Dei'ah veDibur - Information & Insight

A Window into the Chareidi World

3 Cheshvan 5767 - October 25, 2006 | Mordecai Plaut, director Published Weekly








Rav Simcha Weissman — Torah Pioneer and Innovator in America
First Yahrtzeit: 12 Cheshvan 5767

by M. Samsonowitz

The 100 or so American yeshiva students who went to study in European yeshivas in the 1930s will be remembered as the early pioneers of the religious Jewish community in America. These men bucked the trends of the time, gave up lucrative professions and secular degrees, and dedicated themselves to rebuilding Jewry spiritually. Most returned to American soil after years of study and threw their efforts into building enclaves of Orthodox Jewry. Their combined efforts have resulted in the large religious community in America of today. With each passing year, we are losing more of these unique individuals to whom American Jewry owes so much.

At his passing on 12 Marcheshvan last year (5766), Rav Simcha Weissman was one such diamond plucked from us.

Early Years

Rav Simcha was born on 21 Shvat, 1917, on the Lower East Side of Manhattan to staunchly religious parents who remained faithful to Torah even in the alluring and ravaging environment of early-twentieth-century America.

His father — who came from the Galician town of Shinova, and whose father's sandek was Rav Yechezkel Shinover, the son of the Divrei Chaim — had arrived at the age of 18 in New York in 1898. He succeeded in raising all his children to be observant Jews, an exceptional feat in those days.

Rav Simcha's parents who sought the best religious environment for their children moved to Williamburg when Yeshivas Torah Vodaas opened. They succeeded in raising their children to be observant Jews, an exceptional feat in those days. Rav Simcha and his brothers were among the first students sent to Torah Vodaas to gain ahavas Torah, unshakable emunoh and a proper Torah outlook.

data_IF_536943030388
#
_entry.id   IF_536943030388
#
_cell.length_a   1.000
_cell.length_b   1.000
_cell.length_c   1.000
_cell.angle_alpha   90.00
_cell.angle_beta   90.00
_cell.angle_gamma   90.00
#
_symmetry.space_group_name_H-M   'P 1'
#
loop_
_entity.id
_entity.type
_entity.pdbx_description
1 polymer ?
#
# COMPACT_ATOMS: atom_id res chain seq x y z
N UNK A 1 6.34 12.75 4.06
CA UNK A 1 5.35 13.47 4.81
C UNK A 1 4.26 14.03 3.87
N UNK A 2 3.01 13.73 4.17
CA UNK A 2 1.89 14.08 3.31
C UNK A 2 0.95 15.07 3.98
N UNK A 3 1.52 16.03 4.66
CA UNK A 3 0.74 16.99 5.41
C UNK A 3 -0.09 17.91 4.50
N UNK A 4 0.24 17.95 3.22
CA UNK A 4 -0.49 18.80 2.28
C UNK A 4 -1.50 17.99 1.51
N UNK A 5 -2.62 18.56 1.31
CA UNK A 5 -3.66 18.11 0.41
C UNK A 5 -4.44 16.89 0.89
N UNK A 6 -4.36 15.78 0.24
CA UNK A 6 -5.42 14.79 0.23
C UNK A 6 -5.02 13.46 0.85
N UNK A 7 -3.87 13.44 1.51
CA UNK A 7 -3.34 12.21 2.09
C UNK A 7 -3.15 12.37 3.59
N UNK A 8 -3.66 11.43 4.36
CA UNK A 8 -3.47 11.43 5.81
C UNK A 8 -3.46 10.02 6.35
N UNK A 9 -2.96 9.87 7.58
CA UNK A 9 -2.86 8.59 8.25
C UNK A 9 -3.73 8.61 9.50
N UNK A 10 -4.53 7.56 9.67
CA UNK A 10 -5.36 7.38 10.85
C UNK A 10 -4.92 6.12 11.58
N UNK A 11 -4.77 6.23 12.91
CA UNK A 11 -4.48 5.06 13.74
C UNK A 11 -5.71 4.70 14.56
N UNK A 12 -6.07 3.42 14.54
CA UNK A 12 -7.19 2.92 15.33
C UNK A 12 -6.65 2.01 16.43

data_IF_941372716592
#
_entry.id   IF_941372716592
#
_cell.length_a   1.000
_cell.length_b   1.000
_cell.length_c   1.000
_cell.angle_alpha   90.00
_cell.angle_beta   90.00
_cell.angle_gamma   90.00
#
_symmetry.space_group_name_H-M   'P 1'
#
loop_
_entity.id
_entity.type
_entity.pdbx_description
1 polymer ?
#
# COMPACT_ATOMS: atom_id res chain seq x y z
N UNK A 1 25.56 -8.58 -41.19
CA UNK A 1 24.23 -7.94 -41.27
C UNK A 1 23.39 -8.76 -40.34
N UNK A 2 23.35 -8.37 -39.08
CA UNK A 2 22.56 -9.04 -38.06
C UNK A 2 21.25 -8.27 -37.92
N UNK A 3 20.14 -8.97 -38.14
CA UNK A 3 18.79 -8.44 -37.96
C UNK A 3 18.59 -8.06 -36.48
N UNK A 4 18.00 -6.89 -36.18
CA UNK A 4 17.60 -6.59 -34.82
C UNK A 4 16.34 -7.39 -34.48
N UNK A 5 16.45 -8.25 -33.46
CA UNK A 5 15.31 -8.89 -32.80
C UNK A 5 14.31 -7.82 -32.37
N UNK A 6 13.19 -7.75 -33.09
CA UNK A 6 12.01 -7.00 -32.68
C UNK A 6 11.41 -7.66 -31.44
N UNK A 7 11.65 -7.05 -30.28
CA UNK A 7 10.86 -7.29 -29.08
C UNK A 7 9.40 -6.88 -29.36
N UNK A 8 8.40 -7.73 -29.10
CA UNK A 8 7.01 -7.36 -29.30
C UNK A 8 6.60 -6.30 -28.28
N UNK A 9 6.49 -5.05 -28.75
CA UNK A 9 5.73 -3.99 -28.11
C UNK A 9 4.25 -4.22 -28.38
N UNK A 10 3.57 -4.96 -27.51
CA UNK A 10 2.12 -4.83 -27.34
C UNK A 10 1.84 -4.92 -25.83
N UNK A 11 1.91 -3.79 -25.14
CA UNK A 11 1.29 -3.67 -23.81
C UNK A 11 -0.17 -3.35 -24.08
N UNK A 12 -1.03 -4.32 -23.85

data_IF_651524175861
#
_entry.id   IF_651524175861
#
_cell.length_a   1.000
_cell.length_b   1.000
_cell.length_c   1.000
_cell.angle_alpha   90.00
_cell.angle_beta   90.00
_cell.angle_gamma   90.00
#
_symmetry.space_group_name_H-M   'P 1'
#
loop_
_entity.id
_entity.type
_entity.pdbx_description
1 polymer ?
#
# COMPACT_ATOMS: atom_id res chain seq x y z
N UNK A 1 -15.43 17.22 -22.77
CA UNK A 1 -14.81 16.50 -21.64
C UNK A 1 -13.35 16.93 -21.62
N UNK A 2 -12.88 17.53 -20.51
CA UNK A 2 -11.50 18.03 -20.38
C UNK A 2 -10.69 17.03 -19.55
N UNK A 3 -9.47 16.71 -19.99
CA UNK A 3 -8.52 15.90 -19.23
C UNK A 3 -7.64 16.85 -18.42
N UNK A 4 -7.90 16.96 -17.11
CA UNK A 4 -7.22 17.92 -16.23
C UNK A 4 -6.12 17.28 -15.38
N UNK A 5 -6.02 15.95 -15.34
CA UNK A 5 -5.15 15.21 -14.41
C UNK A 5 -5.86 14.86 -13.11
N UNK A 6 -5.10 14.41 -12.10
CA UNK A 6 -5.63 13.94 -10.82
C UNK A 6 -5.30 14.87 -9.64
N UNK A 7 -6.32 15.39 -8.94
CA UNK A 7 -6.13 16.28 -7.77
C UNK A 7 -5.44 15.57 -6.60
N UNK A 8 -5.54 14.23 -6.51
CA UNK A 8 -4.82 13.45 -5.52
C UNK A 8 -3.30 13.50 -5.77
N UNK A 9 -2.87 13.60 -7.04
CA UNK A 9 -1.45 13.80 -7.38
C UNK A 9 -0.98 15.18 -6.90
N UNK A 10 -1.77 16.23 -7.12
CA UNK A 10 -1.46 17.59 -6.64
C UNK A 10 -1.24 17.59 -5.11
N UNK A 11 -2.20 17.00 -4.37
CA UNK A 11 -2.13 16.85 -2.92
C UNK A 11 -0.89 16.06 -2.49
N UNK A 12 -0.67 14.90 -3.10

Simcha later became one of the first talmidim of HaRav Dovid Leibowitz when he opened his Yeshivas Chofetz Chaim in Williamsburg.

Encouraged by his family and imbued with strong spiritual leanings, the young Simcha was not content with the level of Torah studies in the U.S., but longed for more. When he expressed the desire to his mashgiach — HaRav Chaim Pinchos Scheinberg — to study in a European yeshiva, Rav Scheinberg urged him to leave immediately. They rushed to the local passport office and banged on the already- closed door. The clerk open the door for them and issued the passport on the spot.

A week later, the young Simcha was already on a boat to Europe, accompanied by the blessings of his family. After an arduous trip by ship and then traveling across France, Germany and Poland, he arrived in the Mirrer Yeshiva on Tzom Gedaliah, 1935.

Mirrer Yeshiva in Europe

He always recalled the four years which he spent in the Mirrer yeshiva as the years "which shaped his life". The young Amerikaner, who was known as a serious student even in his American yeshiva, blossomed in Torah and yiras Shomayim.

Until the end of his life, Rav Simcha considered himself a Mirrer talmid whose goals and daily life were spent living up to the exalted examples of his Mirrer rebbeim. Despite having known the mashgiach HaRav Yeruchom Levovitz and attending his sichos for only half-a- year, he considered him one of his main mentors.

The outbreak of World War II altered Rav Simcha's plans drastically. While the body of the yeshiva fled to Shanghai, Rav Simcha, due to his American citizenship, was able to cross into Denmark and procure a seat on one of the last ships to leave Europe for the U.S.

The passengers were in dread through the entire trip, which lasted from Erev Yom Kippur through Succos. Not only did they suffer from tempestuous storms and seasickness, but they knew that German U-boats were circulating in the open seas and might at any moment torpedo them to a watery grave. The crew hoisted a large American flag, hoping this would persuade the Germans to leave them alone. When the ship finally reached safe shore in New York, all the Jewish travelers benched Hagomel.

During the harrowing trip, Rav Simcha and the few other bochurim who were with him were occupied with thoughts of how to fulfill the mitzvos of Succos on the boat. They had a dried-out set of Arba Minim from the year before, which they used without reciting a brochoh. For a succah, they took an empty water tank, took off the lid, covered it with wooden slats and climbed inside with a ladder to eat their simple meals.